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Re: Nomination for Co-Editor: Dave Hyatt

From: Dailey, David P. <david.dailey@sru.edu>
Date: Sun, 22 Apr 2007 09:56:40 -0400
Message-ID: <1835D662B263BC4E864A7CFAB2FEEB3D258BD3@msfexch01.srunet.sruad.edu>
To: <public-html@w3.org>

On Sun, 22 Apr 2007 02:14:45 Doug Schepers wrote supporting the suggestion of Dave Hyatt as editor:

>I think so as well, but we should also get someone else who isn't 
>involved in the WHATWG stuff.  I'd like to see another editor with a 
>different viewpoint from Ian and Dave (not that they necessarily always 
I agree. There are probably seven plus or minus two credentials appropriate to such a job.
1. Understanding the drafting of specs.
2. Awareness of future trends.
3. Working well with chairs, other editors, and the community at large.
4. Flexibility and tolerance for dissent, to ensure that the process remains representative.
5. and so forth
I have confidence that those who have spoken on behalf of the names mentioned thus far can vouch for #1 and #2. Not knowing anyone involved in WHATWG, my concern about representativeness is based on a simple observation that some humans have a tendency to feel pride in work they have accomplished. It would not be surprising if those deeply involved in the formulation of the WHATWG document might come to resist efforts to modify that work in any ways they might perceive as fundamental.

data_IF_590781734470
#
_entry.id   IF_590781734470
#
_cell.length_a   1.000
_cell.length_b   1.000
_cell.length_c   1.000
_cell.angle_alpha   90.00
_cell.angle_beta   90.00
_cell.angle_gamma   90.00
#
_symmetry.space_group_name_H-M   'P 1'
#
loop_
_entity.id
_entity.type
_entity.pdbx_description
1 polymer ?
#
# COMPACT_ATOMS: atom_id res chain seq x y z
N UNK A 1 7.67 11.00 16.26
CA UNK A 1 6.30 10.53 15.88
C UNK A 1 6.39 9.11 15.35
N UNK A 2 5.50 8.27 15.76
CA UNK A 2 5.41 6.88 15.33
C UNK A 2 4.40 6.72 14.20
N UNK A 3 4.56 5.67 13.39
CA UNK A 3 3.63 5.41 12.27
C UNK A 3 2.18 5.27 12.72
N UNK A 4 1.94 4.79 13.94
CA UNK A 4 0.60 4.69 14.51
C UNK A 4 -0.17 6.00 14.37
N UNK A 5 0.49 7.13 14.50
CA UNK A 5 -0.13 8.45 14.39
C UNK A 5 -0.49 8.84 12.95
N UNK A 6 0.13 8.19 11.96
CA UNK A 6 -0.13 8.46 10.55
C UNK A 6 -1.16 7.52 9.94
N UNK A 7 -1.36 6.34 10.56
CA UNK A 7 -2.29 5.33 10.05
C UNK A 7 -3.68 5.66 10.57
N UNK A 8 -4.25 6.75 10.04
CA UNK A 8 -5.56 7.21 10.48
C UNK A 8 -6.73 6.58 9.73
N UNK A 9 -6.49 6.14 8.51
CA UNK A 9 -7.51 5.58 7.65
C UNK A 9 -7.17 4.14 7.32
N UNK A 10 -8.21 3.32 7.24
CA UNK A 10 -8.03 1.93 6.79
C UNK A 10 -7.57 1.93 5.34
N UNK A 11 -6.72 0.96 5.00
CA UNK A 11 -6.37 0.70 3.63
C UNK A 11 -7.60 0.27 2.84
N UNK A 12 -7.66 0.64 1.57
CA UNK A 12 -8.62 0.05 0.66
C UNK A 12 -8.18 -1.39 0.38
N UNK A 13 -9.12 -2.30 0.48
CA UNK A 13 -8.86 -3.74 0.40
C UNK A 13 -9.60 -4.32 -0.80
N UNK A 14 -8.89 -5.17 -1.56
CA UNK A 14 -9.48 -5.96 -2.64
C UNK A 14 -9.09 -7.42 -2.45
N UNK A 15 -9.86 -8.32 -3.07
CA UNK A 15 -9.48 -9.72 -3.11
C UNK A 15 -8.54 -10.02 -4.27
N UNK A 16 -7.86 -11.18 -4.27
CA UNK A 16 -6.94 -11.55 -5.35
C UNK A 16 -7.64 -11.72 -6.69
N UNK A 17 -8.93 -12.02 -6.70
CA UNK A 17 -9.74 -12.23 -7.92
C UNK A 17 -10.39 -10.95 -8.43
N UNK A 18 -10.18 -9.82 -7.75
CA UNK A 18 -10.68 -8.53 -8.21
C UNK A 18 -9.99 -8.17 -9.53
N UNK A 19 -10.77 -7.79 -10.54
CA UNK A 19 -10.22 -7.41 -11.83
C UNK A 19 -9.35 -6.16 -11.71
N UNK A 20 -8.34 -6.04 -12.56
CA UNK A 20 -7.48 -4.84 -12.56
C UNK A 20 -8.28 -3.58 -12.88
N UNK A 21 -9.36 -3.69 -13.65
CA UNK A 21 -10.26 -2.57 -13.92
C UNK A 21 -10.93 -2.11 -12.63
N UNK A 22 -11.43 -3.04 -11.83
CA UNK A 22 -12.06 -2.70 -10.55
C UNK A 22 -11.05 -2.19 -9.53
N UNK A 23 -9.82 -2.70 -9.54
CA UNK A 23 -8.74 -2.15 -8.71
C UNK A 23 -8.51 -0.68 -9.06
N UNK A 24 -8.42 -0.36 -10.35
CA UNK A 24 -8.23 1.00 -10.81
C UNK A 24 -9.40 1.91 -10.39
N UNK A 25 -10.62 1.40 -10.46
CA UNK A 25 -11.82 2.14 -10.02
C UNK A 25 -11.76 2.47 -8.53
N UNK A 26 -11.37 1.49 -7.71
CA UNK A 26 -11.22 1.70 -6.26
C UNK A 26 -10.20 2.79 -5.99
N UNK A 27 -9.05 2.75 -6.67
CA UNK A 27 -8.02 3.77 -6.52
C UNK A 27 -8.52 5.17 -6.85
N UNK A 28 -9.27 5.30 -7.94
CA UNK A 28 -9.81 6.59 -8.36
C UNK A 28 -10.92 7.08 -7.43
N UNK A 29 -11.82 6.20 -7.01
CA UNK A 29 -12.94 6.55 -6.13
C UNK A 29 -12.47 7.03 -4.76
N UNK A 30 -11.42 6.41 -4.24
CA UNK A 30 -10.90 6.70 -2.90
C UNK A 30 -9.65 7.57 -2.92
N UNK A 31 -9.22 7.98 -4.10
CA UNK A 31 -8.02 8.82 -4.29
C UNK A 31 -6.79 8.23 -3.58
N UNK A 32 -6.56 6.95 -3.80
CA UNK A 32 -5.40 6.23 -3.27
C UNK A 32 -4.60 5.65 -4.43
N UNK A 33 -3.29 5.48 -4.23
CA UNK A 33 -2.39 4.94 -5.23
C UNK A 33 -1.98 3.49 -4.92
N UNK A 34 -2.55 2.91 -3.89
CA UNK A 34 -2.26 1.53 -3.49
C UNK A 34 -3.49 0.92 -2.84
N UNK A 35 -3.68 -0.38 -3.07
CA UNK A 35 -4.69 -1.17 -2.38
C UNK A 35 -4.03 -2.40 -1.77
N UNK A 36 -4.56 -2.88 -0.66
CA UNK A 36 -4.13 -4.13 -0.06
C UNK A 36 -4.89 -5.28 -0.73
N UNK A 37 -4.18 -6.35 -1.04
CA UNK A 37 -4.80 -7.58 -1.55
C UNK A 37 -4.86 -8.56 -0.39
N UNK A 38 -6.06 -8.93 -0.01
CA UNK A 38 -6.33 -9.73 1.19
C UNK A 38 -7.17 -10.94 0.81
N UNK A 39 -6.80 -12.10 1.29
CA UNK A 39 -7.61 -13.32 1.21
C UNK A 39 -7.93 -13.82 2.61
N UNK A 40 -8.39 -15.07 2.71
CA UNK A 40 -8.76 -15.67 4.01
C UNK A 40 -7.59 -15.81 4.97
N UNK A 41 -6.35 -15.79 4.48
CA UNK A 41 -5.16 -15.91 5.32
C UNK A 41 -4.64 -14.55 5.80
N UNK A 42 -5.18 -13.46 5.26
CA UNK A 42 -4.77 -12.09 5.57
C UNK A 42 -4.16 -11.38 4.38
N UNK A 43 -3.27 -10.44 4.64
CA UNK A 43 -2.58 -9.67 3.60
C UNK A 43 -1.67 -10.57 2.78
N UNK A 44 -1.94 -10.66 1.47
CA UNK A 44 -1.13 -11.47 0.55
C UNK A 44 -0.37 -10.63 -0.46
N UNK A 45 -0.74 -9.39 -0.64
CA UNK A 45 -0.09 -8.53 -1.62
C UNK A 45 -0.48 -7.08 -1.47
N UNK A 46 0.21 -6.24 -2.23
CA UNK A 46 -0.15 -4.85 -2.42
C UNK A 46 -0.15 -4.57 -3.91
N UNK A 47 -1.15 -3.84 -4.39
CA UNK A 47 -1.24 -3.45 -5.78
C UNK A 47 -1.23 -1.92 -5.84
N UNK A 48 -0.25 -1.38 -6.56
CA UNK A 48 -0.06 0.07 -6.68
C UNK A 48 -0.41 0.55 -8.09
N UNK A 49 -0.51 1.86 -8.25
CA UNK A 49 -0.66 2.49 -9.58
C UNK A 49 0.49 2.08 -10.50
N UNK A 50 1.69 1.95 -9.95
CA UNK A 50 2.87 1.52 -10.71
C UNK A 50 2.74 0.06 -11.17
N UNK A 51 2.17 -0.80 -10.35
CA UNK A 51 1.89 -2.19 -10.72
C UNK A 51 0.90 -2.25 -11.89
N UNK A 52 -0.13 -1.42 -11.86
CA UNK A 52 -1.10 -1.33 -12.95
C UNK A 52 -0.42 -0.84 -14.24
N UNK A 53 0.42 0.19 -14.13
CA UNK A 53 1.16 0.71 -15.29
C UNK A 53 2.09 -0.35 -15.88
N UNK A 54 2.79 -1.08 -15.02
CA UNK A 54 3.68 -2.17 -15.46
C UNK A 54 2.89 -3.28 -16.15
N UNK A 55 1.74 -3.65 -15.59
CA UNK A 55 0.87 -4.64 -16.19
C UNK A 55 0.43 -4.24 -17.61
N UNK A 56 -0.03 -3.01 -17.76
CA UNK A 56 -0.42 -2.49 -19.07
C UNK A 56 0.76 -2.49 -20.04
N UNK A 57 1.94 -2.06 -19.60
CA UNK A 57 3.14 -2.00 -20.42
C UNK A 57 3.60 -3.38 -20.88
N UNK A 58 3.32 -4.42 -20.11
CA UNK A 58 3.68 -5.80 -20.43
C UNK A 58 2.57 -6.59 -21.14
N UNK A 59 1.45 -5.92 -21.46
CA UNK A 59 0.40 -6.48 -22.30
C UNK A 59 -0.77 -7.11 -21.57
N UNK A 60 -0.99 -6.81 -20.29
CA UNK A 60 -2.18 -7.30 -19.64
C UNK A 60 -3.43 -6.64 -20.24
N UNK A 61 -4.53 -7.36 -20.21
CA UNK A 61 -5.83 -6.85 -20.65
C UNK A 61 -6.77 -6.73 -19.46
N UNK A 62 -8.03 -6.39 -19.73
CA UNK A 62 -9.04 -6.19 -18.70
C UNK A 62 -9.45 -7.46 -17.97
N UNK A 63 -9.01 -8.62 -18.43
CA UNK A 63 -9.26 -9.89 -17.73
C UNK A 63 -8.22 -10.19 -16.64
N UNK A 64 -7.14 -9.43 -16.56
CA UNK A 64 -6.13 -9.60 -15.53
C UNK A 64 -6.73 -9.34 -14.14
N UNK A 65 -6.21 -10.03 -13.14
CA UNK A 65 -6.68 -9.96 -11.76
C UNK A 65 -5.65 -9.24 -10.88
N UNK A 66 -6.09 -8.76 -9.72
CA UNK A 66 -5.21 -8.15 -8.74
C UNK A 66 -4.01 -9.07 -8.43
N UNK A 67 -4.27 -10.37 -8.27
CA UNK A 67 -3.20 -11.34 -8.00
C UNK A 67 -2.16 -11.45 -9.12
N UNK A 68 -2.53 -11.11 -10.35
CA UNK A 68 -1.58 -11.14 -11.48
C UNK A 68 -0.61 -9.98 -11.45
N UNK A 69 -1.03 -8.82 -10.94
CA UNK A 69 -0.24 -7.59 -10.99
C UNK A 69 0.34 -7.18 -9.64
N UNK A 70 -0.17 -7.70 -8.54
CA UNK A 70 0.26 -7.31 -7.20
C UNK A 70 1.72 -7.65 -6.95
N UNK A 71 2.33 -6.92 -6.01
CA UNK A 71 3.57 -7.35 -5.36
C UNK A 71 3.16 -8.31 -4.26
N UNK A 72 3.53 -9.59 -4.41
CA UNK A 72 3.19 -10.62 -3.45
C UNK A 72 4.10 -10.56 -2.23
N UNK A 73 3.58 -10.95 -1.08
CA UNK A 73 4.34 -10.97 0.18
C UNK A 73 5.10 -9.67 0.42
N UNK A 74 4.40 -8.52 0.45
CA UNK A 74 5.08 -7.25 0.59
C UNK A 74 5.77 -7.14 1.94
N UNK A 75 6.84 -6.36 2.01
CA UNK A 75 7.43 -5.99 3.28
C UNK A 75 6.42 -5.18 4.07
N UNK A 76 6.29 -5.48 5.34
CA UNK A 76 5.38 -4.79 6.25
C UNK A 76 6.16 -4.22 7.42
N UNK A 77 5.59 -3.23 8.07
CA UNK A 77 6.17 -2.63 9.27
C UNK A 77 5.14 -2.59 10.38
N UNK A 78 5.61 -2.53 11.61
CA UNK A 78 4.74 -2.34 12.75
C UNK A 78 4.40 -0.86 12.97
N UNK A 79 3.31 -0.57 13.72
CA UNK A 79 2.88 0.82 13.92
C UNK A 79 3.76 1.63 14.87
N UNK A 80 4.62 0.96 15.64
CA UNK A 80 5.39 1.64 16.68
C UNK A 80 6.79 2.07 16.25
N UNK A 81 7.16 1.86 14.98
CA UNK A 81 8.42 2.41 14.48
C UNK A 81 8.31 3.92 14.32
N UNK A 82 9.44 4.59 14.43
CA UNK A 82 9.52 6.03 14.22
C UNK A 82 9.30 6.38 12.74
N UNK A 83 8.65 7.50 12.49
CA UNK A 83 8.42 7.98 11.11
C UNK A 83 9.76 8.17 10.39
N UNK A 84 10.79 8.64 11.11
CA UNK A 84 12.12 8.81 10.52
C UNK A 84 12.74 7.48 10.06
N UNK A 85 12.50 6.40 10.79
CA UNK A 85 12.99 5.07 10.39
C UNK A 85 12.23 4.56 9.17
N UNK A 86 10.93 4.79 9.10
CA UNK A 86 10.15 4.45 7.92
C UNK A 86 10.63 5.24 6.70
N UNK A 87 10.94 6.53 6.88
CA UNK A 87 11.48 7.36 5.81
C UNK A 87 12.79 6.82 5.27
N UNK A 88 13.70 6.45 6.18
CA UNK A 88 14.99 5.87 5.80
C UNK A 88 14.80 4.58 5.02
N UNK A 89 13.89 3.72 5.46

The chairs have demonstrated talents in areas #3 and #4 so I have considerable confidence in their ability to choose editors wisely. I would encourage others to support whatever they should decide.
The HTML WG has a number of people whose status is listed as "W3C Invited Experts." My suspicion is that a goodly number of those would bring complementary talents. Alternatively, if  Doug Schepers could be persuaded to serve in some editorial capacity - he has already volunteered to help with Maciej's call for help with issue tracking - it would, I think help to keep the editorial process from becoming too opaque or partisan.
Adding expertise to the editorial process from areas that encourage interoperability with other W3C recommendations such as OWL, SVG, or MathML might help assure that the browser environment (seen currently by most of the world as exclusively the domain of HTML) can move toward a future that is more inclusive, representative and multilingual.
David Dailey
Received on Sunday, 22 April 2007 13:56:32 UTC

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